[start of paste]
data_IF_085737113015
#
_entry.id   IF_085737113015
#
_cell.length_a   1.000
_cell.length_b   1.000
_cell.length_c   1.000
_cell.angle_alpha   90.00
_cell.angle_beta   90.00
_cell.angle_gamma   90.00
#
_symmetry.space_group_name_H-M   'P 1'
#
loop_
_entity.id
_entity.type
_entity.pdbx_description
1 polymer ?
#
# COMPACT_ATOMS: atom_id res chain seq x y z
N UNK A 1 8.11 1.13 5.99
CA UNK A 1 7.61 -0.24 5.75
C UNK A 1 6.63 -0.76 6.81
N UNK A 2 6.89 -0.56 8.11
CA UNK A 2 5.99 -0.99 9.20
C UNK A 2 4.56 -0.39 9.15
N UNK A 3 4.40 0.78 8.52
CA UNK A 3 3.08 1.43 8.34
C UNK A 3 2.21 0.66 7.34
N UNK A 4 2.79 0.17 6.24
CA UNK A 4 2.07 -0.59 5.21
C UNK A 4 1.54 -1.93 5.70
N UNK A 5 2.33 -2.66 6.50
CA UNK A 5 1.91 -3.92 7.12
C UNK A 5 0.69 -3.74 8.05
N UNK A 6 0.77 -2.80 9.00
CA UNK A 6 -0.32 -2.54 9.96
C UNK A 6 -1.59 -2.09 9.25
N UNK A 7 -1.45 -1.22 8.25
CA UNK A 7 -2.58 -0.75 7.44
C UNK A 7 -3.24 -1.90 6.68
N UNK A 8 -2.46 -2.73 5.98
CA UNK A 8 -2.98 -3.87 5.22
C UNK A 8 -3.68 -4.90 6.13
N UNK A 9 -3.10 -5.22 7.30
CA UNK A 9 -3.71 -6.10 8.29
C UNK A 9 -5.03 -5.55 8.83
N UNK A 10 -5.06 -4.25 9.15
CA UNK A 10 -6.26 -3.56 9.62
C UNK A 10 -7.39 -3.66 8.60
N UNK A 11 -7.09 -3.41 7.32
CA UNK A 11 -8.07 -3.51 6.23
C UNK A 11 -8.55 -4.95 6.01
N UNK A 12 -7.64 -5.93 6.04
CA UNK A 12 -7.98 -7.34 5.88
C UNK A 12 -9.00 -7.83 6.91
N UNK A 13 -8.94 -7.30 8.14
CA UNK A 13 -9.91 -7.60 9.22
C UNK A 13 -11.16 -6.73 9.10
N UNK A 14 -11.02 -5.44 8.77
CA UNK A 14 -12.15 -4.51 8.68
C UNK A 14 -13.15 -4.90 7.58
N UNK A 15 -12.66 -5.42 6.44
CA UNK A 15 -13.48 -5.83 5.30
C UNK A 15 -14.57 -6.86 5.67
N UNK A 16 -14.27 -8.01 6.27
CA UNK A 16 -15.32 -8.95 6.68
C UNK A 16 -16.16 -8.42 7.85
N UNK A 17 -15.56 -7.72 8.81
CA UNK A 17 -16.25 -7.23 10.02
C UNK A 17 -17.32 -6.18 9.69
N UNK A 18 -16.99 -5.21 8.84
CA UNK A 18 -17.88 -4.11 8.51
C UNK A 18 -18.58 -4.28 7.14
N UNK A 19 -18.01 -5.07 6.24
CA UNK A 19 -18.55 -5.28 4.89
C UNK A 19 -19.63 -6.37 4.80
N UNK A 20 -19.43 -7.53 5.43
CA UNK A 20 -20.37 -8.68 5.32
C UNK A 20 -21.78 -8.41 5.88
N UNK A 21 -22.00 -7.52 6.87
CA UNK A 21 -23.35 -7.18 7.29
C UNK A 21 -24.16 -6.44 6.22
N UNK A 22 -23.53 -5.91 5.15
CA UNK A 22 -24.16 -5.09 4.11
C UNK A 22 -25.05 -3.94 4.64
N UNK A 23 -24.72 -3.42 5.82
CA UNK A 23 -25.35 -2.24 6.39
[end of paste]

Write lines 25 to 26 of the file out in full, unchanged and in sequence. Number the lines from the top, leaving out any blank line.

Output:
CA UNK A 2 5.99 -0.99 9.20
C UNK A 2 4.56 -0.39 9.15